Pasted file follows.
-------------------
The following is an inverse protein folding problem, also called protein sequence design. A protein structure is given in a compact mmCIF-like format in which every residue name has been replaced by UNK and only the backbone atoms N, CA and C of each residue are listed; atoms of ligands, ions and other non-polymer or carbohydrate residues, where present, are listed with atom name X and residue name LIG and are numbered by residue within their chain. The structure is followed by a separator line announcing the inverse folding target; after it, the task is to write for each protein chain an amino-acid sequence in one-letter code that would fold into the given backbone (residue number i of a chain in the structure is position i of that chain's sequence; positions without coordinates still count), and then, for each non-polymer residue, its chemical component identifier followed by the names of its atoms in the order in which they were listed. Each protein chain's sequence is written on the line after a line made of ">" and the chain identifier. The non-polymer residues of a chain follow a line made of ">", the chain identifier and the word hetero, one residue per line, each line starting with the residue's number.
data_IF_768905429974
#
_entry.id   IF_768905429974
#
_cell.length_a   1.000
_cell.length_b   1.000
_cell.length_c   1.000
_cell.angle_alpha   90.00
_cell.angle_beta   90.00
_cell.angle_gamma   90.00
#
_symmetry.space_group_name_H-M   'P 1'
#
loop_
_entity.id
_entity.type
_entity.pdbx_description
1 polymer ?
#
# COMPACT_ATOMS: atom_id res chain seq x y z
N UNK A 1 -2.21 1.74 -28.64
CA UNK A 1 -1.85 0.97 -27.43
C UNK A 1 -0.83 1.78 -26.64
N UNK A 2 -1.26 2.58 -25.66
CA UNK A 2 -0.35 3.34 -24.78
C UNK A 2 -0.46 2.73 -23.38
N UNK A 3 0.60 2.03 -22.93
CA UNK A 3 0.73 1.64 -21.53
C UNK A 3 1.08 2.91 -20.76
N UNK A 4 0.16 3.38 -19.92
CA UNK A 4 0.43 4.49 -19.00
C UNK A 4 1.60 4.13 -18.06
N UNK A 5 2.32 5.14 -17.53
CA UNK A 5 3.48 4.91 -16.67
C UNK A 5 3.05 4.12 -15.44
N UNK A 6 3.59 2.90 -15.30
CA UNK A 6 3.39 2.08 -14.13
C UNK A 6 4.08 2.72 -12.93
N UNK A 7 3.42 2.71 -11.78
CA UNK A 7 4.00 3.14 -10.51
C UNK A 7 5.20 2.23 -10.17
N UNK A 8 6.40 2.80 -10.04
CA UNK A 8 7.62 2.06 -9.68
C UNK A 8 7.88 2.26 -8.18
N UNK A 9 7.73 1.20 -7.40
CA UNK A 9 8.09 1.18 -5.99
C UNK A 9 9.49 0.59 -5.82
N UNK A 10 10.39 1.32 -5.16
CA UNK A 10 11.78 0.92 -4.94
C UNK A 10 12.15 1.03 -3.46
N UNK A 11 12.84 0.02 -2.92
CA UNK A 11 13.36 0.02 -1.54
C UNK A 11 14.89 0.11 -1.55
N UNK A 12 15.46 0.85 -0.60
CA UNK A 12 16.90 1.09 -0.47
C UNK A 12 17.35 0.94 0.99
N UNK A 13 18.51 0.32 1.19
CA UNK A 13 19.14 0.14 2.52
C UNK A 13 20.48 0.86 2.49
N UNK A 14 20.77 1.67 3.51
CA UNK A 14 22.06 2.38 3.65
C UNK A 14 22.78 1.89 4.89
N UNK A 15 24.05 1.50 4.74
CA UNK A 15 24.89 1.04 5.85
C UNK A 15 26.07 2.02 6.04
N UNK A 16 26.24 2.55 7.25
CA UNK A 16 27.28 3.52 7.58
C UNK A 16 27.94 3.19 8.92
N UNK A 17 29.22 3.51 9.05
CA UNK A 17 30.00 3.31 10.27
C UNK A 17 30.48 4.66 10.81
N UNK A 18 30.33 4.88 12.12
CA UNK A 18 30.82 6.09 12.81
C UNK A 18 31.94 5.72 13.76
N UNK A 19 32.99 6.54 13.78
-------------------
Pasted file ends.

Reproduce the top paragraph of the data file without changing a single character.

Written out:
The following is an inverse protein folding problem, also called protein sequence design. A protein structure is given in a compact mmCIF-like format in which every residue name has been replaced by UNK and only the backbone atoms N, CA and C of each residue are listed; atoms of ligands, ions and other non-polymer or carbohydrate residues, where present, are listed with atom name X and residue name LIG and are numbered by residue within their chain. The structure is followed by a separator line announcing the inverse folding target; after it, the task is to write for each protein chain an amino-acid sequence in one-letter code that would fold into the given backbone (residue number i of a chain in the structure is position i of that chain's sequence; positions without coordinates still count), and then, for each non-polymer residue, its chemical component identifier followed by the names of its atoms in the order in which they were listed. Each protein chain's sequence is written on the line after a line made of ">" and the chain identifier. The non-polymer residues of a chain follow a line made of ">", the chain identifier and the word hetero, one residue per line, each line starting with the residue's number.